Tuesday, June 12, 2012

Remove the UN observers from Syria

Update: for more on the helicopters, here.

The situation in Syria continues to move toward a full-scale civil war, with the Assad regime, as part of its ongoing brutality, deploying helicopter gunships (now allegedly being sent by Russia) and apparently using children as human shields, while the opposition fights back with arms probably supplied by Saudi Arabia and/or other Gulf states. The pointlessness of having unarmed UN observers in this situation is becoming glaringly obvious. There is currently no ceasefire to observe, and whatever slim benefit may derive from the presence of observers is outweighed by the real possibility that the observers themselves will become targets and will be injured or killed. Moreover, keeping observers on the ground in this situation, it seems to me, not only endangers the observers themselves but plays into the hands of those who have an ideological or political interest in portraying the UN as feckless and weak. It's one thing to be unable to solve a problem; it's another to publicize and emphasize your inability to solve a problem by, in effect, standing on a rooftop and shrieking: "I am unable to solve this problem!!" That is the only message the presence of UN observers in Syria seems to be conveying right now.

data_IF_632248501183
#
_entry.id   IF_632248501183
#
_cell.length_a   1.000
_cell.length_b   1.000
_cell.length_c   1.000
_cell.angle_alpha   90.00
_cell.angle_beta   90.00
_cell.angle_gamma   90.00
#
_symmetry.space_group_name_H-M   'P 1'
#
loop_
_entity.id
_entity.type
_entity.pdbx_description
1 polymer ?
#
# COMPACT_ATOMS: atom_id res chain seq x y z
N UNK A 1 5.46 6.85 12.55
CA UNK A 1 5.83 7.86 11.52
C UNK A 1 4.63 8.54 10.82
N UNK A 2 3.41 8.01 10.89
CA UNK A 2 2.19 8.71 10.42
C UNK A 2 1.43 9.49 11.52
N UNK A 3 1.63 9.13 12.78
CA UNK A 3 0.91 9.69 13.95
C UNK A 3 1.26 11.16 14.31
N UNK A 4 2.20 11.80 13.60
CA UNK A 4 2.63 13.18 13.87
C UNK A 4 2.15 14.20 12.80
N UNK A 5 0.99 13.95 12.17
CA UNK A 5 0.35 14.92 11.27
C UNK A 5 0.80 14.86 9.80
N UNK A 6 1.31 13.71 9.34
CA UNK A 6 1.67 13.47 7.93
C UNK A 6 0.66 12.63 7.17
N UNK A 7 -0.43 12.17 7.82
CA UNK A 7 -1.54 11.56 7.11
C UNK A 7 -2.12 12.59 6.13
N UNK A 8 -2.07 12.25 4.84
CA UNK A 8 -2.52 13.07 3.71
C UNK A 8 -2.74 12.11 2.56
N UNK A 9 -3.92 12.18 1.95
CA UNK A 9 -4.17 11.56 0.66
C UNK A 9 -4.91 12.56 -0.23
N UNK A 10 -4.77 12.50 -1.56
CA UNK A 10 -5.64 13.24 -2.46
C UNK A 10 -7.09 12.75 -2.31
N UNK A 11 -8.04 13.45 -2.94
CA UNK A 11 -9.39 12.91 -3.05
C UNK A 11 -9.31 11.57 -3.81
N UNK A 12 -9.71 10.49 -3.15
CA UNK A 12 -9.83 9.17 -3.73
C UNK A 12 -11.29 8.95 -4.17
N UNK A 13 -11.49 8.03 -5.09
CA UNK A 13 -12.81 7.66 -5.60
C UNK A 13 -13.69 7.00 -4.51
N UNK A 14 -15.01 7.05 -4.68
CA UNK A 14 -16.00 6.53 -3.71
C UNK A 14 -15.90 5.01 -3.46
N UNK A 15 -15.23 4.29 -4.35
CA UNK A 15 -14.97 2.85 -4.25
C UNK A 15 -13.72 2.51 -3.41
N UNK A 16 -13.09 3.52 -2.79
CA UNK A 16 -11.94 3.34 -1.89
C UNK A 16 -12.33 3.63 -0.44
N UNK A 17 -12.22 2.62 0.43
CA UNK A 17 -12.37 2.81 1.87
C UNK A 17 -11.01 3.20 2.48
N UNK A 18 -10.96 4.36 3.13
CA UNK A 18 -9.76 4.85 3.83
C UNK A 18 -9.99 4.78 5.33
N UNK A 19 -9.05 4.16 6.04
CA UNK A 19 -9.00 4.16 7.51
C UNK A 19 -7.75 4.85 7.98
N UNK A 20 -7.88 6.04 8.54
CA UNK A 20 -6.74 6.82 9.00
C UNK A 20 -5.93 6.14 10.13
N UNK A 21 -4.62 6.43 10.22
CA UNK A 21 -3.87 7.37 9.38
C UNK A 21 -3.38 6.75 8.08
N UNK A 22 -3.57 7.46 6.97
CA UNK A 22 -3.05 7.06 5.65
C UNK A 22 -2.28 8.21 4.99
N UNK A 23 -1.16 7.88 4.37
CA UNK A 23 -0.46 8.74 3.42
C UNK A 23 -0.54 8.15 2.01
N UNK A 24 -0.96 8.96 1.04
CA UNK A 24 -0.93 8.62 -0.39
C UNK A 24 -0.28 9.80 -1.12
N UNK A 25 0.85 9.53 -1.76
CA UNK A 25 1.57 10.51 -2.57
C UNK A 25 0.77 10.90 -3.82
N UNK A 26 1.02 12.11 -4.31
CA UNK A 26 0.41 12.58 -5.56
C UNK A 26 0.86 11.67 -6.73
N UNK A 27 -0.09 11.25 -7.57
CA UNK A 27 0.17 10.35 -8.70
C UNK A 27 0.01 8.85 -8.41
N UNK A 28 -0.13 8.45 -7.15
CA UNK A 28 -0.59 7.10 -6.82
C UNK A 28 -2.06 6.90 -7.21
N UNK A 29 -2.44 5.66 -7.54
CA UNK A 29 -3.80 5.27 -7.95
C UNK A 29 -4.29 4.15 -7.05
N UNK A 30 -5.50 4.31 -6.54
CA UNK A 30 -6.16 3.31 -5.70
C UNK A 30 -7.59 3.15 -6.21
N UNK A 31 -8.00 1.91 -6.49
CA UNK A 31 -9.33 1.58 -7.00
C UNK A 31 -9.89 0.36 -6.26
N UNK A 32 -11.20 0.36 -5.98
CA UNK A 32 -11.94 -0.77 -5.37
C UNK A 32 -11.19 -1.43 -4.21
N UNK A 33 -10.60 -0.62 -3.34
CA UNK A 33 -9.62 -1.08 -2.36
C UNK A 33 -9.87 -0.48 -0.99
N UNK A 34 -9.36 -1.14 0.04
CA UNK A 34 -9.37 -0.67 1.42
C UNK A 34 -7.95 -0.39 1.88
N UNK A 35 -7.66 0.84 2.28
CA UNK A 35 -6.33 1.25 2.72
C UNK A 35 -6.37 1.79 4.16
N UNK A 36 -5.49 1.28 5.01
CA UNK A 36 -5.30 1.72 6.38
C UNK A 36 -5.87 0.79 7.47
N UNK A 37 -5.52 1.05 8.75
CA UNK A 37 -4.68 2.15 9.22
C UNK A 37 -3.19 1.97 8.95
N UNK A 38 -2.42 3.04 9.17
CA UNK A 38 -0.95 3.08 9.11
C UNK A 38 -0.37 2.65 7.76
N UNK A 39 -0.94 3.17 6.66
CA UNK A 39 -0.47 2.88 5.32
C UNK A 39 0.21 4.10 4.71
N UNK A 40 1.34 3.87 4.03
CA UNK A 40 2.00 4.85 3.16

hank_F_M said...


That's been obvious for a few months.

LFC said...

Yes. A v. bad situation all round.

hank_F_M said...


More on the helicopters and Russian support.

The Russian freighter carrying refurbished helicopter gunships and munitions has apparently turned back after its insurance was cancelled. The insurance company feared that the freighter might be attacked creating a risk the standard merchant ship insurance does not cover.
Rebels Get Stronger

i read elsewhere that this is more Lawfare than fear of an attack. The British government suggested to Lloyds of London that ths could lead to criminal or civil complaints since the shipment is in violation of a UN embargo.

But Russia could have been selling $20 billion worth a year were it not for the recent demise of the dictatorship in Libya (which cost Russia over $4 billion) and years of arms embargoes on Iran (over $12 billion in lost sales). Now the Syrian dictatorship is challenged by a popular revolution and Russia faces the loss of another $5 billion in arms sales.
Why Russia is Angry

Why am I so pessimistic about peace in Syria?

Hank’s Eclectic Meanderings

LFC said...

Interesting. I'm sure arms exports have something (probably a lot, in fact) to do with the Russian position, as your second link suggests.